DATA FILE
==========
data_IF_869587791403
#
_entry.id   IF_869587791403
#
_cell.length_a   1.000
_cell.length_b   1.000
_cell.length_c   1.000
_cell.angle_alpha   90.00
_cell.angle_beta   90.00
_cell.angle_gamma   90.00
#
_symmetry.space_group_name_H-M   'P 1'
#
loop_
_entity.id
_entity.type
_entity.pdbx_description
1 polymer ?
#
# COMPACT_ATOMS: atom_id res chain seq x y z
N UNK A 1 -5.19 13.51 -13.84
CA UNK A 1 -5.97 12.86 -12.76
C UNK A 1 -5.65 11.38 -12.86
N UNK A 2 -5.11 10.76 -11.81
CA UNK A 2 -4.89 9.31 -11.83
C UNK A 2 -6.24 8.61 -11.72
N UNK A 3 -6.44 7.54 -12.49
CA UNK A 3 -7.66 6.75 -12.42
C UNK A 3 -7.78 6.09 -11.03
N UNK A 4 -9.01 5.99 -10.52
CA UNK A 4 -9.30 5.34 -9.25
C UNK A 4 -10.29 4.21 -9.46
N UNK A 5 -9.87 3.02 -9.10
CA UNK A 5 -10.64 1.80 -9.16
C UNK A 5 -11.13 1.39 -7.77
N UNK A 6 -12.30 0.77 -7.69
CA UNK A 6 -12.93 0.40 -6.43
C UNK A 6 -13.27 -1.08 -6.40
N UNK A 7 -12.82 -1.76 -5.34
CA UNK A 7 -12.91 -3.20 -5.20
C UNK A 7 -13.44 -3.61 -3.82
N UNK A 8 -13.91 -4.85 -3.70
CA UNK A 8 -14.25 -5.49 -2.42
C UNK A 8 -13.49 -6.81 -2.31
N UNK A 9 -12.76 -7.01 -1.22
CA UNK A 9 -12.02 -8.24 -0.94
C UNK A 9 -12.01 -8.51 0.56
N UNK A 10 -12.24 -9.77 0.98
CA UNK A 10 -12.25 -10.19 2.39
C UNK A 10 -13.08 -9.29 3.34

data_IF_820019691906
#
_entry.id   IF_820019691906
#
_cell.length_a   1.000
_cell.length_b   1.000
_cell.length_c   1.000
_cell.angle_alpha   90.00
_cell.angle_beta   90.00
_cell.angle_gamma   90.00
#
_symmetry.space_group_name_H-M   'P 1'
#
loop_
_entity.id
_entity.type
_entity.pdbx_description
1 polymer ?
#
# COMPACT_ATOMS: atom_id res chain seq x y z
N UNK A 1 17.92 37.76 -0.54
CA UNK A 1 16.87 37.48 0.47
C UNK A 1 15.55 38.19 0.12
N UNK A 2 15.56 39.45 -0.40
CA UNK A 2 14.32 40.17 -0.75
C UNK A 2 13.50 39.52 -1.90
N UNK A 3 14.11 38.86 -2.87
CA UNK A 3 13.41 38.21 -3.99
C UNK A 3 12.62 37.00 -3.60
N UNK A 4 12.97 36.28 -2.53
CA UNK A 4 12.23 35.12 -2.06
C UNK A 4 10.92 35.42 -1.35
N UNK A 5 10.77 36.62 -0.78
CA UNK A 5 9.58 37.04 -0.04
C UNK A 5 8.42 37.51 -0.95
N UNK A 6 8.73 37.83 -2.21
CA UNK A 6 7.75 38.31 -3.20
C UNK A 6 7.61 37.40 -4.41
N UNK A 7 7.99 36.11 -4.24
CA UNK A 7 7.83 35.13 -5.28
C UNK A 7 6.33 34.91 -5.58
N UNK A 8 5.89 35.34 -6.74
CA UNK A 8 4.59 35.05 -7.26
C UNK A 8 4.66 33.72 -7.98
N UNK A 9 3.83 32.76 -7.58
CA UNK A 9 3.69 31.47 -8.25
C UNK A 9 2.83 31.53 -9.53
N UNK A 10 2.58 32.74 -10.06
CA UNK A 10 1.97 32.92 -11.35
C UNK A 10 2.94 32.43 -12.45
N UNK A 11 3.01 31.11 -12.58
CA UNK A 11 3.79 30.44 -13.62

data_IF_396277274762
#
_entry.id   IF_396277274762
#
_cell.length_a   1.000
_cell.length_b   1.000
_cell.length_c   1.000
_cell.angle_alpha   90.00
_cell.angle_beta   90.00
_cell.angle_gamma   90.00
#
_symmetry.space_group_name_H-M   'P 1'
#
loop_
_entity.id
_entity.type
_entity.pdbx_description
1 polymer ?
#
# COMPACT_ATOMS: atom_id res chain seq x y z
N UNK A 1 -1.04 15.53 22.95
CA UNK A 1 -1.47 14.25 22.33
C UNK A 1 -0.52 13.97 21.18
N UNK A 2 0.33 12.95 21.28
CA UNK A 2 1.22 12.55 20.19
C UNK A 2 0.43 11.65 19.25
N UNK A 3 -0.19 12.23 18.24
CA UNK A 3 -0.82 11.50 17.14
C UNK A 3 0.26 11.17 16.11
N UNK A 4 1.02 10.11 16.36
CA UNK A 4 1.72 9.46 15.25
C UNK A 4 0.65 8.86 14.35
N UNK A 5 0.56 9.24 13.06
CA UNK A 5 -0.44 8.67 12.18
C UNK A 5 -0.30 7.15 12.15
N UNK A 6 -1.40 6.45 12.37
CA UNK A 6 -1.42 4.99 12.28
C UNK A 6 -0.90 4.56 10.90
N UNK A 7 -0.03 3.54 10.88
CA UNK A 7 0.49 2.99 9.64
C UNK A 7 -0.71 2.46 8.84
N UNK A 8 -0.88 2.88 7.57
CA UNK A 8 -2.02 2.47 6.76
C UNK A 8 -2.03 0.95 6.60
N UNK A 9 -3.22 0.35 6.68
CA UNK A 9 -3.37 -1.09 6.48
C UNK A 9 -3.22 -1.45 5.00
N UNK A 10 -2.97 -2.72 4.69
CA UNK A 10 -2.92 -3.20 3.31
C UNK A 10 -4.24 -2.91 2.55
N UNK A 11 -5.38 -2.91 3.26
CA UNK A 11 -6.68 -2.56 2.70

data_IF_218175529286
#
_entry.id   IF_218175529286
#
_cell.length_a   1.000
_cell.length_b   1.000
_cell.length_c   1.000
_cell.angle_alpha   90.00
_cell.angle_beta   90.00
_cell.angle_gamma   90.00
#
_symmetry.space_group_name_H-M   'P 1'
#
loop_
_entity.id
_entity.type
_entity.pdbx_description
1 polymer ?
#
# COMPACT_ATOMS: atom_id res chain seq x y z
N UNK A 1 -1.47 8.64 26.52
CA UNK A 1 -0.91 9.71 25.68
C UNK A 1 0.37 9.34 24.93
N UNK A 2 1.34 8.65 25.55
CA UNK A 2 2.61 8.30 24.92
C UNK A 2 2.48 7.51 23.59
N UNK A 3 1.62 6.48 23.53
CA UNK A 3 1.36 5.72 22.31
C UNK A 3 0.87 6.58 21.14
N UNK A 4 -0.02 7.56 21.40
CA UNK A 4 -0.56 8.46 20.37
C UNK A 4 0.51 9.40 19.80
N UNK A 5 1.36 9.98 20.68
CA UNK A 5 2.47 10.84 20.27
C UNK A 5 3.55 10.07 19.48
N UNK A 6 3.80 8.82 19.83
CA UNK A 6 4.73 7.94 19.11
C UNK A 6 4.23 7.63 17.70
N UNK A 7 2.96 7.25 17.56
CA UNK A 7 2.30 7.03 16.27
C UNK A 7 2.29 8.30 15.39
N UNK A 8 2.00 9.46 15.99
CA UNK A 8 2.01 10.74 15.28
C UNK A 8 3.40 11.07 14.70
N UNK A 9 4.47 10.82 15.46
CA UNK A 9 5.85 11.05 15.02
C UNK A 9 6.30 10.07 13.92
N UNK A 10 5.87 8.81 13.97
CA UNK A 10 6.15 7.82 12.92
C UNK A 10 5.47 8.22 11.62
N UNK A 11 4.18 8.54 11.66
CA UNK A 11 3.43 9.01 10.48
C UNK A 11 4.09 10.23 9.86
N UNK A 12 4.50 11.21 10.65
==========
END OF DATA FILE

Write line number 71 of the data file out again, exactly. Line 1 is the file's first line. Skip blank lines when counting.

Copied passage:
N UNK A 1 17.92 37.76 -0.54